The numbers in high school activity programs are staggering – 8 million participants in sports, 4 million students in performing arts, 500,000 coaches and officials and 300 million-plus fans at contests throughout the school year.
Whether as a participant, parent, coach, official, teacher, administrator, community supporter or general fan, millions are invested in the greatest education-based programs in the country – high school sports and performing arts.
And unlike most countries, these activities – sports, music, speech, debate, theatre and many others – are cocurricular programs that complete the school-day educational experience. These activities – the other half of education – are vital to the mental and emotional wellness of student participants.
It is against this backdrop that the 51 NFHS member state associations and 19,500 high schools nationwide are having to make incredibly difficult decisions about how to restart high school sports and performing arts this fall amid the COVID-19 pandemic.
Although there has been much attention directed to the return of professional baseball, basketball and football, as well as college sports, the decisions surrounding a safe return of scholastic sports and activities affect more people than all other levels of sport combined.
During a national media webinar hosted by the NFHS earlier this week, we shared that 24 states had pushed back the starting date for sports during the 2020-21 school year. Yesterday, however, that number was reduced to 23 when the governor of Tennessee signed an executive order that permits the Tennessee Secondary School Athletic Association to begin fall sports! This was certainly a dose of good news. In addition, the Kansas State High School Activities Association Executive Board voted yesterday to begin activities on time next month.
In those states that have pushed back the starting date, some of the delays are a few weeks, although several states are not restarting athletics programs until December or January due to concerns about the current level of positive COVID-19 cases.
Among the states delaying until late 2020 or early 2021, California will be compressing three seasons into two, while Nevada will retain its three-season format but will conduct all sports in a January-May timeframe. Washington will divide its sports offerings into four seasons throughout the year, which will push higher-risk sports to the spring.
States that have delayed the start of sports stretch from the Southeast to the Far West. However, in the ever-changing world of COVID-19, more states may ultimately delay school sports.
In most cases where students are back in school, there has been a phased-in approach, beginning with lower-risk sports such as cross country, golf and tennis. Longer delays are more likely with higher-risk sports such as football, and in the case of five states (California, New Mexico, Nevada, Washington and Virginia) and the District of Columbia, football will not be played until the winter or spring seasons in 2021.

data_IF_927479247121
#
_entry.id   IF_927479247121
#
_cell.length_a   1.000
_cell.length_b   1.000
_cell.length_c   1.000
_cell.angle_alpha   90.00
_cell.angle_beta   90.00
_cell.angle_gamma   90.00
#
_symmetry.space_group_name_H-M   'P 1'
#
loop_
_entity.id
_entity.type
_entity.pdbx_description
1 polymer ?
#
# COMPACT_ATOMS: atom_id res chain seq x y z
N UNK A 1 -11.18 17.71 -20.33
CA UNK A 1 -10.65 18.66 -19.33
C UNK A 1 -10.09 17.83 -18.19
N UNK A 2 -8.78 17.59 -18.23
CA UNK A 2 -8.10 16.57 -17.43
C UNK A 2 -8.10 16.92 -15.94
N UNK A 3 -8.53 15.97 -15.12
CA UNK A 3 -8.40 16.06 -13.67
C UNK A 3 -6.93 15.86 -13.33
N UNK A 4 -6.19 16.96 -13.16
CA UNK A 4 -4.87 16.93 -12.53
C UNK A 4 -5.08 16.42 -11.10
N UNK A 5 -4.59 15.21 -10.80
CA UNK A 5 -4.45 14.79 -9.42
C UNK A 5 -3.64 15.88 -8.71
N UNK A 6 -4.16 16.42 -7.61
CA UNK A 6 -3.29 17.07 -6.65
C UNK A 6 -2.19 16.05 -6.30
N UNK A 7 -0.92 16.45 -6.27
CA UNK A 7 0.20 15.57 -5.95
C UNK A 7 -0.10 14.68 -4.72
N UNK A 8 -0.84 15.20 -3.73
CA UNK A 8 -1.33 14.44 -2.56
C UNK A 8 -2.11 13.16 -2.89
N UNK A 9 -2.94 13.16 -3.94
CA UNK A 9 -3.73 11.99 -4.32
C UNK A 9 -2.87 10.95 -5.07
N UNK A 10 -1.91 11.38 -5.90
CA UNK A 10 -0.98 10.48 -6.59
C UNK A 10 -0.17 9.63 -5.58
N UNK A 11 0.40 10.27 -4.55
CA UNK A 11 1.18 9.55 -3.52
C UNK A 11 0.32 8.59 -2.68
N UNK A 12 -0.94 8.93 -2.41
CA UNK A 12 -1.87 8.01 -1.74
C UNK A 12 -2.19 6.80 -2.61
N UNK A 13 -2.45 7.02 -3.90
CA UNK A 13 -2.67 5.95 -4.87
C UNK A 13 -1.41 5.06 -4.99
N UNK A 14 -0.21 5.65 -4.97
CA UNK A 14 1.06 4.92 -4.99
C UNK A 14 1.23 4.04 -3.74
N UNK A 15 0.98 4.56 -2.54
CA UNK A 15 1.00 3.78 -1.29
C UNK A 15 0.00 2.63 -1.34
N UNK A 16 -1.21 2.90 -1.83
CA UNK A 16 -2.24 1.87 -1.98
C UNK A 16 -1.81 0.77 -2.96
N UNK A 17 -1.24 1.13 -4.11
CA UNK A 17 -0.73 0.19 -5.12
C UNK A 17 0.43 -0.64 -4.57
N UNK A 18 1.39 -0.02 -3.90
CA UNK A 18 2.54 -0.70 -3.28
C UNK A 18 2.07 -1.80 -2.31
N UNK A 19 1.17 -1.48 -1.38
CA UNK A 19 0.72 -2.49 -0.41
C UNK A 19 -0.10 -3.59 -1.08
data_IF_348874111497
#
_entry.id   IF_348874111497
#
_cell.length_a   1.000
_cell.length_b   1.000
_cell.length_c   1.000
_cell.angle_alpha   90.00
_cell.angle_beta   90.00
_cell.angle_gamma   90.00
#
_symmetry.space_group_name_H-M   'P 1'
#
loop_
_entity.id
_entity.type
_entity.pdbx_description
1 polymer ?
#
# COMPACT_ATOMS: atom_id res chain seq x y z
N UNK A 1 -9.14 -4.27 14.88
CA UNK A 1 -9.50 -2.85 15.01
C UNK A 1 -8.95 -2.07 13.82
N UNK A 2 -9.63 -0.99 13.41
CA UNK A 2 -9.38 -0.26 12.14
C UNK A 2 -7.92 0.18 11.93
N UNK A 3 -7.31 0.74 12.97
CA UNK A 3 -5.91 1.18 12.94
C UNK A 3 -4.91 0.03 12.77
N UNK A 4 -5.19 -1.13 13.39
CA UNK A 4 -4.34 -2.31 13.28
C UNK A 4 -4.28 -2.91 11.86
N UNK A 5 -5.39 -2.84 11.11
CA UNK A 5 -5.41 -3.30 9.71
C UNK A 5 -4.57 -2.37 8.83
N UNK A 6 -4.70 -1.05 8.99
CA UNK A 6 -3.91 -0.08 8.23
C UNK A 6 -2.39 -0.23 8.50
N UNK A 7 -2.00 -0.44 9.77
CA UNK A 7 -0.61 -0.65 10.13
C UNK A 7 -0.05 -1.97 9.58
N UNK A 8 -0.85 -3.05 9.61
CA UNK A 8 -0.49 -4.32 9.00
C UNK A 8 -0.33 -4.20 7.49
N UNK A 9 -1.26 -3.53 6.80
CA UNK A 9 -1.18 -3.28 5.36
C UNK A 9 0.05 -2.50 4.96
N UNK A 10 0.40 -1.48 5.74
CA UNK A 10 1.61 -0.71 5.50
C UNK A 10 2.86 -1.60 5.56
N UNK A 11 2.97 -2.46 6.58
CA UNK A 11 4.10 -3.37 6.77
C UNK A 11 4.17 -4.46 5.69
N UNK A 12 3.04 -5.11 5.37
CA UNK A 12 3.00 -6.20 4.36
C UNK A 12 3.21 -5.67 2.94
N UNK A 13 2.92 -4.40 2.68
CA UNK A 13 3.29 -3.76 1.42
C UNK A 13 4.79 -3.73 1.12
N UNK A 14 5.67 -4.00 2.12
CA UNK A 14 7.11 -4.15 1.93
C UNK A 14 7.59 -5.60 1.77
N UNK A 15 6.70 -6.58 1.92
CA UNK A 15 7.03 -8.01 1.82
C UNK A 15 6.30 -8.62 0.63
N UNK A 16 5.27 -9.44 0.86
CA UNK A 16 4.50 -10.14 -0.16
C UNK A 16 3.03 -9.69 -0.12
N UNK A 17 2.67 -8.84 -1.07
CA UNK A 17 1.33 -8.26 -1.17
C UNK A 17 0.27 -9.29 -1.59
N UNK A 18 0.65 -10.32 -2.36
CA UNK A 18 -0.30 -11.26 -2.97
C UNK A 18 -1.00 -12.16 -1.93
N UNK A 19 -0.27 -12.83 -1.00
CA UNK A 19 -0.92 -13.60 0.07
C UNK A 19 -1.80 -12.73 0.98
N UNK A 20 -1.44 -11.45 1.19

We continue to meet weekly with state association directors to assist with the safe return to high school activities. Working day and night with governors, state departments of education and public health, and local school districts, these leaders of our state associations have done a phenomenal job of balancing the need for these vital programs against the safety concerns related to the Coronavirus.
State associations and schools are trying to provide programs – in places where it can be done responsibly – to get students engaged in something that has to do with the life of the school, the life of the team, the life of the activity and the mentorship of the coach.
As many of the revised models indicate, no two states will be alike this year; however, every state has a similar commitment – to do everything possible to provide high school sports and performing arts in the safest manner possible.
We know that students learn better when they are involved in cocurricular activities. We thank our state associations and their schools for their extraordinary efforts during this challenging time.
Dr. Karissa L. Niehoff is in her second year as executive director of the National Federation of State High School Associations (NFHS) in Indianapolis, Indiana. She is the first female to head the national leadership organization for high school athletics and performing arts activities and the sixth full-time executive director of the NFHS, which celebrated its 100th year of service during the 2018-19 school year. She previously was executive director of the Connecticut Association of Schools-Connecticut Interscholastic Athletic Conference for seven years.